Today me and Eldest Son took a long journey through the Brecon Beacons to one of my favourite places in the entire world. The sun was shining, the spring flowers and lambs were all out in abundance, and it was just me and him together in the car looking quietly forward to the day ahead.
Hay-on-Wye is a small town on the Welsh/English border with over thirty second hand book shops. Even the old cinema is now a sprawling book shop with rows upon rows upon rows of shelves lined with books on every subject you can possibly imagine. You could quite easily become lost forever in there, completely unaware of time slipping by as you browsed through the vast fiction section, breathing in the musty smell of old paper. I absolutely love it.
I took some photos while we were there - although I'm making no claims for their quality - the photographic aspect of blogging was never going to be my strong point, let's be frank. But I wanted to see if I could convey something of the magic of the place to you. I don't know if anyone remembers the Faraway Tree series of books by Enid Blyton? For those that don't, they featured a tree that always had a magical land at the top. Every now and then strong winds would come and blow away the land that was there so that another one could come and take its place. There was the Land of Toys, the Land of Sweets, the Land of Spells and many others. Well to me, Hay-on-Wye will always be the Land of Books.
This picture is of the upstairs of one of the biggest book shops. They must have done it up fairly recently - I'd never seen the tree before - but the new chairs are really comfortable and provide a welcome place to sit and peruse your potential purchases.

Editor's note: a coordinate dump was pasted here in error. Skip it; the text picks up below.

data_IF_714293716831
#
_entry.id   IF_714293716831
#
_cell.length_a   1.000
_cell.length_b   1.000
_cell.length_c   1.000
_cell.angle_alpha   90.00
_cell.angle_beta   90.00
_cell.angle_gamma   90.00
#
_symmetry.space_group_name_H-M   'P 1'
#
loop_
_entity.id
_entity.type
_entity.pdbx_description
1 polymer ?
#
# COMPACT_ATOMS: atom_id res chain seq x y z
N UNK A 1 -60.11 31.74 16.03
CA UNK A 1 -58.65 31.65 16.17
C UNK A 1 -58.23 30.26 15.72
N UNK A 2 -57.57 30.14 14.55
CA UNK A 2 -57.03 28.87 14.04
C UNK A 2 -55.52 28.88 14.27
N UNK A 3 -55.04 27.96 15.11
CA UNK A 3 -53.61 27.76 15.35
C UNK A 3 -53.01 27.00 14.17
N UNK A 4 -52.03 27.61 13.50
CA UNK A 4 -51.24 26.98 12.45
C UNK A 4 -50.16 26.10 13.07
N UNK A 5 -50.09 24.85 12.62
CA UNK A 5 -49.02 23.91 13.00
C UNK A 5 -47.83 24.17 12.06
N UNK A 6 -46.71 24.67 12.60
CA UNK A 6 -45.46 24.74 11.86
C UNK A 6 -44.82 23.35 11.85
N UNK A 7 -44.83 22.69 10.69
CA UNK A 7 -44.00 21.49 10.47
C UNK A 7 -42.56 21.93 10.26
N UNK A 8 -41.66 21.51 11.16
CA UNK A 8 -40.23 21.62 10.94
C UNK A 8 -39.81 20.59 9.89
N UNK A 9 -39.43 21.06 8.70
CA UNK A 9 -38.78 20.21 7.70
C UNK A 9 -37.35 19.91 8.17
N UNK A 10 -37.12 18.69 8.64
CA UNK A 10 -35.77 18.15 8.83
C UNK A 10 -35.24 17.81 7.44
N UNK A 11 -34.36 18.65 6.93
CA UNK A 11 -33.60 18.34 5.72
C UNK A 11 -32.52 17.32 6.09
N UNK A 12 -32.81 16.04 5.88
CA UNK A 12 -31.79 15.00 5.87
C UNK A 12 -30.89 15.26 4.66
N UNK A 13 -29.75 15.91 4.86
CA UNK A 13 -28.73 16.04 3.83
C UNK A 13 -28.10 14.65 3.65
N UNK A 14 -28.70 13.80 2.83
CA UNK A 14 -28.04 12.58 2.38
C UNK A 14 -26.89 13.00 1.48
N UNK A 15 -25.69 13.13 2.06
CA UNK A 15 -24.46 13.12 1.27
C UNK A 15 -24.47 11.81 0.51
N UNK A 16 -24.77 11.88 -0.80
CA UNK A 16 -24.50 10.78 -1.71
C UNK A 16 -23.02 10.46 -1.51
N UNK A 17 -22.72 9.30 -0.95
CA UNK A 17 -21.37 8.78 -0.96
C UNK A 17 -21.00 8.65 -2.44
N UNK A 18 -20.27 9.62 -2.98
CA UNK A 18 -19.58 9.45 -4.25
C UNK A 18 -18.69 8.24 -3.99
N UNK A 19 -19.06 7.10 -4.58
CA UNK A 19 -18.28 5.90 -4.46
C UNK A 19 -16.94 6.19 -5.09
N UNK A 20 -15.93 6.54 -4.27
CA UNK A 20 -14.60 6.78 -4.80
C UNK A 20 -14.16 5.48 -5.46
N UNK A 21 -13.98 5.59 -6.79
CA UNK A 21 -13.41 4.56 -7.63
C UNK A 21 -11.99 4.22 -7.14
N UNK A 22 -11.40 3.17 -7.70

Today there were a couple of cats slinking and purring their way around one of the book shops, presumably in the hopes of getting a stroke or two. One of them jumped onto Eldest Sons lap whilst he was sat in the childrens section reading one of his new books. The funny thing is that in Hay the sight of a cat or two in a book shop doesn't strike you as being in the least bit odd. You could sit in one of the armchairs reading and stroking a cat and it would be the most natural thing in the world - no-one that had been there more than once would bat an eyelid.
I know these pictures aren't very clear - the sun had gone in by then and I was standing in the middle of the road in imminent danger of being run over, but the one on the left is of the sign for the shop pictured on the right called Murder and Mayhem, or the 'Who Dunnit' shop as we call it. It specializes in detective fiction, true crime and horror.
The sign for Eldest Sons favourite shop. They have everything from old battered copies of Harry Potter to pristine first editions of things like Rupert the Bear.
Always the last stop on the way home, the fudge shop not only has every flavour of fudge you can think of piled in slabs and displayed temptingly on the counter, but it has shelves almost up to the ceiling of glass jars full of the sorts of sweets that remind you of your childhood, and which you can still buy by the weight.
Full disclosure: I promise I do not work for the tourist board - nor was I given any free books (mores the pity) for writing this post. Hay-on-Wye is just genuinely one of the most wonderful places I know.